A woman uses music to teach her children how to protect themselves on the Ontario reserve where she lives

Karen Cudmore and the highland flute have played during the provincial run-offs in Indigenous elections, sometimes in as few as 20 minutes, as a way to express pride and need to survive. But its near-omnipresence in those national elections last year, where the official day of arts was Sept. 20, didn’t help.

According to Catherine Howard, the director of public engagement and content at the Canada Council for the Arts, who was at the forefront of the Arts for Youth Initiative, the idea was launched in 2014 to honor the tradition of Aboriginal Peoples learning craft, participating in Indigenous ceremonies and using the arts.

In 2016, Ms. Cudmore said she had to find a way to bring drumming and the Highland flute, a type of Canadian shaker, to her children on their Indigenous reserve.

“We didn’t have a home to do it. We couldn’t bring it out in the community,” she said.

So Cudmore registered a venue, and started teaching about five children to drum and play the flute, which was easier for her to teach, and free to her with a native band. Cudmore, who like many Ottawa-area Indigenous people is from the Carp First Nation, said it was important for her to teach her children to learn and express themselves in a way they can relate to.

“I didn’t teach my kids anything but my culture. I didn’t teach them language, that’s not important. I didn’t teach them about Indigenous Affairs. It was about teaching them to survive,” she said.

But giving them the opportunity to express themselves through music and another Indigenous art form is important to her.

“Because I’m part of a community, I feel like I’m accountable, so the more I can keep it alive, in our community, is important to me,” she said.

The wooden flute is not as easy to make as other types of musical instruments, but with Cudmore’s help, others made it and sold it to buy supplies for Cudmore’s kids. Howard said the sales are critical for artists on First Nations reserves and are also tied to the Canada Council’s goal to make the arts more accessible to youth.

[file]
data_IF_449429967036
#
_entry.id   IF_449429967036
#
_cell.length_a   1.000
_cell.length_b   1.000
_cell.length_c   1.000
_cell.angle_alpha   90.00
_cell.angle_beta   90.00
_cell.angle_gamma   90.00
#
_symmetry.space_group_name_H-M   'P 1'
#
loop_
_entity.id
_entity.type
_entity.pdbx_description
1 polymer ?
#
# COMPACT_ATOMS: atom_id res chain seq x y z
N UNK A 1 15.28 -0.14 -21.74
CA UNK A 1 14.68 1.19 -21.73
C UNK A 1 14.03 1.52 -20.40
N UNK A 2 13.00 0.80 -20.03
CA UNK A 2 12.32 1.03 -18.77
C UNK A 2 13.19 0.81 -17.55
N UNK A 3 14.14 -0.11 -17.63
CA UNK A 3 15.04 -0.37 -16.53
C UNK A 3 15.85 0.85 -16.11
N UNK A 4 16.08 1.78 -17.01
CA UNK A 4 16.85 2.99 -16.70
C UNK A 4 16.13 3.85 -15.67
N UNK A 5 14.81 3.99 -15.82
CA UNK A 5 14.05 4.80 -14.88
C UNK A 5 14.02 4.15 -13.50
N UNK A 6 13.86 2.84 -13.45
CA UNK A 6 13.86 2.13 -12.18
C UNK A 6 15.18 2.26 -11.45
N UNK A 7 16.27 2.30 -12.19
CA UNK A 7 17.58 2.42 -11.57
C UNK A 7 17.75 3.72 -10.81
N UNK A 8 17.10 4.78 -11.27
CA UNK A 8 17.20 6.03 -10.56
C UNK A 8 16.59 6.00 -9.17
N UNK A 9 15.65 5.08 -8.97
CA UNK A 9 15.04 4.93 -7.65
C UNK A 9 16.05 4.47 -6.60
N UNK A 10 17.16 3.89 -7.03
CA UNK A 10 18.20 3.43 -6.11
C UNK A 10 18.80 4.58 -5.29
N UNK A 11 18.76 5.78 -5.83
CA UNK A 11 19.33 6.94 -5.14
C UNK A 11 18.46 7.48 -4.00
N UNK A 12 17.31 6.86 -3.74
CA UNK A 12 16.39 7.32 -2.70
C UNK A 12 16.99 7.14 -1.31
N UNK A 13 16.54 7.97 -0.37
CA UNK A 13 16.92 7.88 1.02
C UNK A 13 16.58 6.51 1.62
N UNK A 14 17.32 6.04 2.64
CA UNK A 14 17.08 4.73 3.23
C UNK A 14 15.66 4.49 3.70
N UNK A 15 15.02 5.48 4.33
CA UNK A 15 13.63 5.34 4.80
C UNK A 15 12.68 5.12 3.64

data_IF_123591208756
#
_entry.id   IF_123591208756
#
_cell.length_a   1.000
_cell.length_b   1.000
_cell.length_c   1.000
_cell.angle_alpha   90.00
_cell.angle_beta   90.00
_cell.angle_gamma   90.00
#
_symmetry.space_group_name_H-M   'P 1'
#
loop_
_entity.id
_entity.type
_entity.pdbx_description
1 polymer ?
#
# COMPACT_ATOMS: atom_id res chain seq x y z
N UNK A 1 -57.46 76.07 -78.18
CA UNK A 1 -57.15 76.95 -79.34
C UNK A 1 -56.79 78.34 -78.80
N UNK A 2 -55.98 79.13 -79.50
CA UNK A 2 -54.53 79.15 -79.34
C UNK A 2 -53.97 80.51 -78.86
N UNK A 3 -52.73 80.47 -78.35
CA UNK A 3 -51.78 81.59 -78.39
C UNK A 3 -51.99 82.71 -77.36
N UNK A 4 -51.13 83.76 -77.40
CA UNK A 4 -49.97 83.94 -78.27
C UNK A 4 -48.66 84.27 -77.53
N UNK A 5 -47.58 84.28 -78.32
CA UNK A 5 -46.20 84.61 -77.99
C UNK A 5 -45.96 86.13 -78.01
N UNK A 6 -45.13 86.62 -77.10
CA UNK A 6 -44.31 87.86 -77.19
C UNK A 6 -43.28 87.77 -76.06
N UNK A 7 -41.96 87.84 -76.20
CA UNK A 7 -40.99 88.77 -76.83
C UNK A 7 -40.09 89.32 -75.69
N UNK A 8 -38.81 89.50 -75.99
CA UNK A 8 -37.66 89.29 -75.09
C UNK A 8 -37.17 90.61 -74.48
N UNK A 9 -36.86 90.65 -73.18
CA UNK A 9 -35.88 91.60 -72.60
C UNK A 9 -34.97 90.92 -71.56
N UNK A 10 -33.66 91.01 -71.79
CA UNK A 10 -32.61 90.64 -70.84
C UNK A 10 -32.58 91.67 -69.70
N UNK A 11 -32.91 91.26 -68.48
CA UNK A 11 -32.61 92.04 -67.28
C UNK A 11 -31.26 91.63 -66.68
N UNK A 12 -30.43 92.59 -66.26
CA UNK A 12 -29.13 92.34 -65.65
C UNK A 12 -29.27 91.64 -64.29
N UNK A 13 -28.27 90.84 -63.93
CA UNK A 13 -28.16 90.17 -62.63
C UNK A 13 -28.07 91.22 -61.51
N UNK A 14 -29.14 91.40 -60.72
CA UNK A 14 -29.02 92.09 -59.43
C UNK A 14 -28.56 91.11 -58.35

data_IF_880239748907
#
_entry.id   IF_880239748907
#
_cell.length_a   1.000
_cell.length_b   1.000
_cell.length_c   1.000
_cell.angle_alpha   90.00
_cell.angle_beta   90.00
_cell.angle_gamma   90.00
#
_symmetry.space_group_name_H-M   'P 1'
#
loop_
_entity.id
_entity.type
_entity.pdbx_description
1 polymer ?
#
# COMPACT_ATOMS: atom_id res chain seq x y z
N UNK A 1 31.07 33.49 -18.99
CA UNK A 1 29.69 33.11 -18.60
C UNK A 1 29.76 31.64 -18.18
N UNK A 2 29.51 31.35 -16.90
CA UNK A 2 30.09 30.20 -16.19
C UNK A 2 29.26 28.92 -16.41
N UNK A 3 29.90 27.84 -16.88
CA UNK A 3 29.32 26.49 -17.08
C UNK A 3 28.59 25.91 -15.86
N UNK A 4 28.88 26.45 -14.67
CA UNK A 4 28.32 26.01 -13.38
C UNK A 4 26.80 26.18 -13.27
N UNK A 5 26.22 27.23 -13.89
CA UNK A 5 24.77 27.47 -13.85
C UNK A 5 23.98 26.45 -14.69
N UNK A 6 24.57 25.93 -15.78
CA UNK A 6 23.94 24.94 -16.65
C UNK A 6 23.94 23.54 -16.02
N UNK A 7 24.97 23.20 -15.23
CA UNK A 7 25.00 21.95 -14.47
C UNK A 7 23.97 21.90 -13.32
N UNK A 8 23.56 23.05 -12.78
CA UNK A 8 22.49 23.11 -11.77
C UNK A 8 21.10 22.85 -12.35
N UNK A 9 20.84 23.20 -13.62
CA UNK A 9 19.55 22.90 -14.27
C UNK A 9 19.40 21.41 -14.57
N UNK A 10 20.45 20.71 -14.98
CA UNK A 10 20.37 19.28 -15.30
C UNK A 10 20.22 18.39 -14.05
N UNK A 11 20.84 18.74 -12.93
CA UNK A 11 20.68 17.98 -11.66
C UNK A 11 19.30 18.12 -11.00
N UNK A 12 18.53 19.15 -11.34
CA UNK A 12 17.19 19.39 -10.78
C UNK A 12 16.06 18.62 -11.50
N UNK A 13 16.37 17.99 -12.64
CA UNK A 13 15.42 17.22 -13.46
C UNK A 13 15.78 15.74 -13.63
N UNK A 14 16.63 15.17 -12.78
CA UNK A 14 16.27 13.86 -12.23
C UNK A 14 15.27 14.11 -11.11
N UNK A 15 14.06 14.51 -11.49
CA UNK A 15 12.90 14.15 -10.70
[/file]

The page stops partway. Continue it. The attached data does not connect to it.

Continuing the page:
This year, after Cudmore was invited to the Canada Council’s Arts for Youth Summit in Montreal last May, the council was able to support her family to grow the Highland flute on their reserve, and invited her to attend. It was there that she encountered Lori Robertson, executive director of the Carp Music Collective, a nonprofit that sells rare recordings and other cultural artifacts.

Both Cudmore and Robertson felt the Highland flute was an important symbol for First Nations people, but it hadn’t been imported to Carp or other reserves in Ontario, where everything from organic produce to buffalo hides can be purchased.

The Ontario government, however, has been making some progress in this area. A bill proposed this spring from the Liberal government aims to grant tax relief to First Nations businesses to help them become more business-friendly, for example.

“My energy is focused on the Highland flute. We want to bring this into the limelight and bring attention to it,” Robertson said.

Cudmore has already taken courses on making the flute to improve her skills. She is attending a different festival each week in Ontario and Quebec to teach people about the Highland flute, which she said people would likely never learn of otherwise.

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